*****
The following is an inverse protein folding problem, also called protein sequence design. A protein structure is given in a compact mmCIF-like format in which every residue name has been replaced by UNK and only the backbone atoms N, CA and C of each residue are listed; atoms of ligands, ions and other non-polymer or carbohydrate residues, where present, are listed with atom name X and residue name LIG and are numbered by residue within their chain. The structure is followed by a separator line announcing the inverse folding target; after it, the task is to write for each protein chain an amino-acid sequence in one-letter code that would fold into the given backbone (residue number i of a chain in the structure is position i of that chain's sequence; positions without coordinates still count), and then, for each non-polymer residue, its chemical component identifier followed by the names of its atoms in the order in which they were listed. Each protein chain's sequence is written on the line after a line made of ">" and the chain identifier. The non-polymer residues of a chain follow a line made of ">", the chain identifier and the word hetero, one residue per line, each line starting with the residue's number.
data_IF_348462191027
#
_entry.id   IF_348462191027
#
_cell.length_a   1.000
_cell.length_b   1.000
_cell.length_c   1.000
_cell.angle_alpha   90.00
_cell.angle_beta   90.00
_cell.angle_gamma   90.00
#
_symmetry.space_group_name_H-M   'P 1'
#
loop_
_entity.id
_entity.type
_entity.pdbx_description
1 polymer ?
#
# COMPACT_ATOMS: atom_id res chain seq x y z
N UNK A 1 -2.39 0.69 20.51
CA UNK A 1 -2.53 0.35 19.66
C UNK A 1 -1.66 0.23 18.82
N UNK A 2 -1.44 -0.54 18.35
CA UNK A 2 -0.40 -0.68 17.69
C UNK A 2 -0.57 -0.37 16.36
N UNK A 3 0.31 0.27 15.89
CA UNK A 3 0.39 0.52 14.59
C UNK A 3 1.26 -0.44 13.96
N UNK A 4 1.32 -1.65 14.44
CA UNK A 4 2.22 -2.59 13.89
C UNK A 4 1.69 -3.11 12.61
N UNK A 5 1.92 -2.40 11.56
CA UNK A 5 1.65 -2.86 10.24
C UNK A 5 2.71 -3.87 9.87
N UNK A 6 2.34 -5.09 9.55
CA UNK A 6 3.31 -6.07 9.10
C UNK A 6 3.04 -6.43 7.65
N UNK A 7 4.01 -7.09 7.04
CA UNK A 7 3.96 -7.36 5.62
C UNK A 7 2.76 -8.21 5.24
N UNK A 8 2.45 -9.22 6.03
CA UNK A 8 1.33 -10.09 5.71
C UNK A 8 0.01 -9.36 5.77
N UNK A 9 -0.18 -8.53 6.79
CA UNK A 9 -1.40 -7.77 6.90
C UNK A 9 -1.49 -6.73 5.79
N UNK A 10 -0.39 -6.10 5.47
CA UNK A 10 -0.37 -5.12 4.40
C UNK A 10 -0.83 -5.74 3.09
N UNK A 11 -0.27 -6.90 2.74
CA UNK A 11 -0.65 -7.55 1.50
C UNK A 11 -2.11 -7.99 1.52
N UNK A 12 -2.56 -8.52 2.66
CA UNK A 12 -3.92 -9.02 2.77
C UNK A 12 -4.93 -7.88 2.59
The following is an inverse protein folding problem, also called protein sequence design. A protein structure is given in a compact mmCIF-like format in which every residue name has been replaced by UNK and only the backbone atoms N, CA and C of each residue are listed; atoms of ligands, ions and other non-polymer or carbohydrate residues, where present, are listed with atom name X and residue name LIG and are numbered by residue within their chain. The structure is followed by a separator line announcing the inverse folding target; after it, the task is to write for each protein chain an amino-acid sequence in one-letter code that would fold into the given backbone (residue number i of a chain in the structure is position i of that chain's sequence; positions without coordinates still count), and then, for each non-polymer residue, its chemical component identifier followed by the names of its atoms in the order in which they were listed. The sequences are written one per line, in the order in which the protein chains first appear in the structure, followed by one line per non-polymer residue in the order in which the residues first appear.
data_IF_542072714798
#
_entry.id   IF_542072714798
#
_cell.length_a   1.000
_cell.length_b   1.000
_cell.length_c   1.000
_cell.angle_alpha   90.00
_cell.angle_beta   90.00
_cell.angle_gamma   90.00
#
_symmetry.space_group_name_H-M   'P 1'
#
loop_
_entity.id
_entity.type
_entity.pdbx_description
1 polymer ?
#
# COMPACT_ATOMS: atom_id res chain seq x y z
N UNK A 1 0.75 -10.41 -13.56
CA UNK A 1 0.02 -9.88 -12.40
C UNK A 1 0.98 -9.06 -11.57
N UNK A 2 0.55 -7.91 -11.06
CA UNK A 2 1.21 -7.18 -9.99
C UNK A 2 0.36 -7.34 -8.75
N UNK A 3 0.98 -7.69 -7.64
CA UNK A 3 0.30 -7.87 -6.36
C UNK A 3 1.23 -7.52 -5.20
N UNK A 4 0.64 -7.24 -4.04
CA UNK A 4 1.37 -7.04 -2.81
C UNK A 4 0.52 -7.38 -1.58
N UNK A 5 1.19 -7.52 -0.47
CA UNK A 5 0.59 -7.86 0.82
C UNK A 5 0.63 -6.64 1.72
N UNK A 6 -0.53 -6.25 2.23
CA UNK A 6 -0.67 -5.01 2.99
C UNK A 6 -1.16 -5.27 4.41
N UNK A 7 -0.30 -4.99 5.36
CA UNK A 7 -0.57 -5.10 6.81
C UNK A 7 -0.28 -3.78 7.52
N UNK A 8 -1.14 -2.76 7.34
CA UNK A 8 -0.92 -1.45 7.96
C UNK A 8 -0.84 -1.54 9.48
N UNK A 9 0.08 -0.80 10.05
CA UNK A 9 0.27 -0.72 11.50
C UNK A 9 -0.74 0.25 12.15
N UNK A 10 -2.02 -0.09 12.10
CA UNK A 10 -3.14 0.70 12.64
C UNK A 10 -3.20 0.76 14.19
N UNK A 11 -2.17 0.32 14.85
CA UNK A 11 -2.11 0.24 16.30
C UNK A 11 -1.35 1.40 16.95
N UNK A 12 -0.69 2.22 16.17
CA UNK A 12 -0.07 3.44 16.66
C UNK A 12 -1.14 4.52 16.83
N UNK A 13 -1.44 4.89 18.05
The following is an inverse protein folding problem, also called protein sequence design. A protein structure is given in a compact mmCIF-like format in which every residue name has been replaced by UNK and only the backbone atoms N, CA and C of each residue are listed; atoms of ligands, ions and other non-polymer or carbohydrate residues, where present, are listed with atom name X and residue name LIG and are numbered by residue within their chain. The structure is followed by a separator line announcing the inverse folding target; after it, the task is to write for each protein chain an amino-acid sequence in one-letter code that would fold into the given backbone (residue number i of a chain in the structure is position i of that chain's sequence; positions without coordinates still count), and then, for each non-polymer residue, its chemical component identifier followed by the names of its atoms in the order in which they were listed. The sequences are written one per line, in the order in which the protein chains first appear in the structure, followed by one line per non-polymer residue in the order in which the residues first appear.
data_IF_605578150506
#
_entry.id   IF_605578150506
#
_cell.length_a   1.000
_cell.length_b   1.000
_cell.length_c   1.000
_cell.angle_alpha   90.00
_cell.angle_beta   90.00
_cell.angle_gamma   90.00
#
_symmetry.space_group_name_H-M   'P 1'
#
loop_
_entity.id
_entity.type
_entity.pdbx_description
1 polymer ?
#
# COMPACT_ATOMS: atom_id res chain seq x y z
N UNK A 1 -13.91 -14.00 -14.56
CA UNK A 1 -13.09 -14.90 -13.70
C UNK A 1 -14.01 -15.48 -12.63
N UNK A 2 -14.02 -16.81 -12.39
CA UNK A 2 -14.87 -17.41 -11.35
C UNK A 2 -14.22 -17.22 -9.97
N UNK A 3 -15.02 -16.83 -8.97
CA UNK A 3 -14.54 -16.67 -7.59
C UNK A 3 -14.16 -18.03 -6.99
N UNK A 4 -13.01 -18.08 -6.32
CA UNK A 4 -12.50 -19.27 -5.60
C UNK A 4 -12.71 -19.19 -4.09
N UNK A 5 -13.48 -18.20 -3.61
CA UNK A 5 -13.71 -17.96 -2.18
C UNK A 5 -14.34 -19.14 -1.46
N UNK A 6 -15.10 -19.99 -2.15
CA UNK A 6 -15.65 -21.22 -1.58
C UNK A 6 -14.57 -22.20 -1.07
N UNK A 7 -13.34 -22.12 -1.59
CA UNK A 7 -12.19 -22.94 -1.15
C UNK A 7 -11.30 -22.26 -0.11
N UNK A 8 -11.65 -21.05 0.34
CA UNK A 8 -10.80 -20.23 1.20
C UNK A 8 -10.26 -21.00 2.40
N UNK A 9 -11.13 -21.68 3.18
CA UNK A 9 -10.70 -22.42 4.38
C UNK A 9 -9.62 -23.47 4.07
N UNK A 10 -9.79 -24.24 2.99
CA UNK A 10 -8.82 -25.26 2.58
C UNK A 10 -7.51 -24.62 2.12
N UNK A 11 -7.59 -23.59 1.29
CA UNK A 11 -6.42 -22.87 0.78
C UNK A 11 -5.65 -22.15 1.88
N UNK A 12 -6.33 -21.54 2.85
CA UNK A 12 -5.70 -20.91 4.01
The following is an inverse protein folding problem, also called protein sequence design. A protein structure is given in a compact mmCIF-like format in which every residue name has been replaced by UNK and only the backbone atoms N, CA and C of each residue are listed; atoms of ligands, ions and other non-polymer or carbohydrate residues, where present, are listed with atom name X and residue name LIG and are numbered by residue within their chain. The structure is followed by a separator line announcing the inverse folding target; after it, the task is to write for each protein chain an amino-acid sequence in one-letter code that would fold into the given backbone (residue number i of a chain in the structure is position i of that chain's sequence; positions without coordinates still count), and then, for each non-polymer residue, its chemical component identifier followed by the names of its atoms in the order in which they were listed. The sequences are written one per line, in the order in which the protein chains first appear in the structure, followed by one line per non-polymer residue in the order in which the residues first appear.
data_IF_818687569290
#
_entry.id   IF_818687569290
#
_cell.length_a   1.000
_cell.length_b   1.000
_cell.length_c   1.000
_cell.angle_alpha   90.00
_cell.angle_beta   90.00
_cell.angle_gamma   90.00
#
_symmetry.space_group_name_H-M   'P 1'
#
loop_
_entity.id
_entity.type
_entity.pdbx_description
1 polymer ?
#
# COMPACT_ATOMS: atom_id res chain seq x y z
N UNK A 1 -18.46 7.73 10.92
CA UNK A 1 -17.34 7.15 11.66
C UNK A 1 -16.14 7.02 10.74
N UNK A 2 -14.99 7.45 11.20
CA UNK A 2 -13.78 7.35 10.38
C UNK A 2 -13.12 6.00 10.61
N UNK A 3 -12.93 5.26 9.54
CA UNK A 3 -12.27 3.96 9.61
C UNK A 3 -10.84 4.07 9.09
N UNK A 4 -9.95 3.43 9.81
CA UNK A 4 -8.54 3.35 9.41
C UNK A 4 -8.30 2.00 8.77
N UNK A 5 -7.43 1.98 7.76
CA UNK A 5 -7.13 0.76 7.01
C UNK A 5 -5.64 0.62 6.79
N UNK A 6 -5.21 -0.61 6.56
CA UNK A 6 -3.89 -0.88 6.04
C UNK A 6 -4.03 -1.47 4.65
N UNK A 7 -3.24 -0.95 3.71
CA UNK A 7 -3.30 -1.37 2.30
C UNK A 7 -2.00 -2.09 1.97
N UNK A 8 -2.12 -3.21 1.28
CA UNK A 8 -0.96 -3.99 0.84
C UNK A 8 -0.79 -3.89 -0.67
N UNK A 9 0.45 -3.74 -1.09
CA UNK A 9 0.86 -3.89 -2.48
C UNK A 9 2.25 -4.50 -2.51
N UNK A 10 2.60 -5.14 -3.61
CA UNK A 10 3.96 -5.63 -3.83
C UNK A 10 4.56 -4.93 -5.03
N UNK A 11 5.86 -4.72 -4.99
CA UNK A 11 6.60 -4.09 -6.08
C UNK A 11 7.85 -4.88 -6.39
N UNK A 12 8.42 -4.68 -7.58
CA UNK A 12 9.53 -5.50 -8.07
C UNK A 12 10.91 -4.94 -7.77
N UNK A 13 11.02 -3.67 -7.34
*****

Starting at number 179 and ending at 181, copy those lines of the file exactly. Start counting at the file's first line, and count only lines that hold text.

_cell.length_c   1.000
_cell.angle_alpha   90.00
_cell.angle_beta   90.00